16 September 2022 • 12 min read
Imagine if you could significantly increase your market exposure with a relatively small trading account. Now imagine if this increased exposure could yield exponentially greater profits during bull and bear markets.
Although there are inherent risks, margin trading allows investors to boost their returns by multiplying their position through leverage. Like many of us, though, you probably have a lot of questions. Can you margin trade crypto? How does margin trading work in crypto? Should you trade crypto on margin? And what is crypto leverage trading?
In the following article, we’ll explore margin trading, examining what it actually entails, its risk and rewards, its terminology, best practices, and the top 10 crypto exchanges for margin trading.
Buying on margin is a type of trading whereby the trader takes out a loan from an exchange in order to buy more crypto than s/he otherwise would have been able to do given their current cash/coin balance(s). The trader effectively leverages funds provided by a third party to amplify their returns should the trade prove to be successful. You’re opening a position, but only contributing a fraction of the total costs up front.
It's important to note that there are two things to keep in mind. Margin trading and leverage trading are slightly different. And the one of the best ways to margin trade crypto is by creating a margin trading bot, which automates the process and ensures reliable, consistent performance.
Depending on whom you ask, margin trading might be perceived as risky business. Mention the words “credit” or ‘loan” and some traders will freeze faster than Celsius on a hot summer’s day. But purchasing crypto (or securities, for that matter) on margin is a standard investment practice for many. Think about it. When’s the last time that you heard of someone buying a flat or house and paying for it in full. Exactly. The first thing that we need to re-evaluate is the notion that credit is bad. The assumption that real estate always appreciates is no truer than the idea that investing on margin is alway bad. When properly leveraged, credit can be an extremely profitable way of investing, which is why margin trading continues to see strong interest among investors.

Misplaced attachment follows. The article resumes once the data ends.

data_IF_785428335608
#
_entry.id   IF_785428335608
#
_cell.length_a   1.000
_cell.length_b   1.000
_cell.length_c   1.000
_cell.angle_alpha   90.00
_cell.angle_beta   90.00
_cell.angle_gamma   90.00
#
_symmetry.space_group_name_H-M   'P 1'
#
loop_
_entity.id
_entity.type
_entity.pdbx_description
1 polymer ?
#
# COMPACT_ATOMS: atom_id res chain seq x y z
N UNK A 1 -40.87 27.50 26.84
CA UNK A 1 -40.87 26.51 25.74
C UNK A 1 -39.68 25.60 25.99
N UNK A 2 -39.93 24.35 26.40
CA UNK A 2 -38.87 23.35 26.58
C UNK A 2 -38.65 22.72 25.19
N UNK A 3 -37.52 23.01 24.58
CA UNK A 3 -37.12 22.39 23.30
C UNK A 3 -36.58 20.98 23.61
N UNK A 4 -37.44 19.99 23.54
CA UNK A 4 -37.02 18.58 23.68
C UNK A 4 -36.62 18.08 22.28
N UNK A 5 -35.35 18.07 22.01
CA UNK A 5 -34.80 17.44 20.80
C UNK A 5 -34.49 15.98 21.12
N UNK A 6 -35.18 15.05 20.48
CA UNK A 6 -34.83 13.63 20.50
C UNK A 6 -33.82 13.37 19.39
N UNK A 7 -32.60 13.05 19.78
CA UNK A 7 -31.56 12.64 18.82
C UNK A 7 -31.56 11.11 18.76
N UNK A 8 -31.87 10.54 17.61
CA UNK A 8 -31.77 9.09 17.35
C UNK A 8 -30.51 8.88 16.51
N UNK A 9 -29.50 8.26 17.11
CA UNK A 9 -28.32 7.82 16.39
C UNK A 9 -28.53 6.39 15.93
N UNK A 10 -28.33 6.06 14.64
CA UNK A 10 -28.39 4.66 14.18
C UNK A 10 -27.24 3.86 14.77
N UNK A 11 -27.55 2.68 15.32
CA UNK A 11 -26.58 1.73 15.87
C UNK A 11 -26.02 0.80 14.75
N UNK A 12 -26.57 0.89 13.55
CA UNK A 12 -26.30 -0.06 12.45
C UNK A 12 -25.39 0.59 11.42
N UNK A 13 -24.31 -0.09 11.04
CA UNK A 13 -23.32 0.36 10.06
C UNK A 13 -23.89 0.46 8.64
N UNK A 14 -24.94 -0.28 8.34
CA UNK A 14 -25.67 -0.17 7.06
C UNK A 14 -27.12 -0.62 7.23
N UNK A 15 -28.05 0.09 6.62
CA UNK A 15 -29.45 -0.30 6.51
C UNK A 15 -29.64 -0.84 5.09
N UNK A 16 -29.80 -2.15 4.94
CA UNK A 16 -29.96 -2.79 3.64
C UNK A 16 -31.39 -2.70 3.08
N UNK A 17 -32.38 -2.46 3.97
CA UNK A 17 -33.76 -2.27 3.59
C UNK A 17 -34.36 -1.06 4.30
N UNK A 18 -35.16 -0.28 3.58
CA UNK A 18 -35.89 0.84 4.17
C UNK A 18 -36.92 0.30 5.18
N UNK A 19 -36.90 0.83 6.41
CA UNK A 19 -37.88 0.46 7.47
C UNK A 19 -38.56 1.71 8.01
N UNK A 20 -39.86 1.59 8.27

Whereas a brokerage will typically provide the funds for margin traders who are invested in the stock market, other crypto traders themselves usually provide the funds and are incentivized to do so through interest earnings. But how does margin trading actually work? Let’s take a brief look at an overview of the process before delving a bit deeper into the specifics involved.
Now let’s zoom in a bit more on the process of margin trading. When a trader initiates a margin trade, s/he must put down a percentage of the order’s total value, thereby creating a leveraged position, which is the ratio of funds that a trader borrows to the margin (the initial investment). If you want to open a position at $10,000 with a leverage of 10:1, you’d need to have $1,000.
It’s important to remember that leverage ratios vary not only according to the type of trading (i.e., stocks, Forex, crypto), but also among crypto exchanges (the range can include 2:1 all the way to 100:1). In the crypto space, you’ll often see leverage ratios written as 2x, 5x, 10x, 50x, 100x).
As you might expect, trading fees and limits will vary based on your chosen exchange, and so you need to do your research and shop around for the exchange best suited to your needs. For example, Kraken offers leverage up to 5x with low rollover fees (never more than 0.02% per 4 hours) and limits up to $500,000 for eligible traders. (The rollover fee is simply a fee that is charged to maintain a position for a certain period of time.)
As Kraken further explains, “margin fees are charged based on the total value of the amount that is extended as margin to effect the margin trade. Collateral also held in the account is not deducted from that amount.” Fees can also vary depending on whether you go long or short on a position. Below is an abbreviated fee structure for short position with Kraken: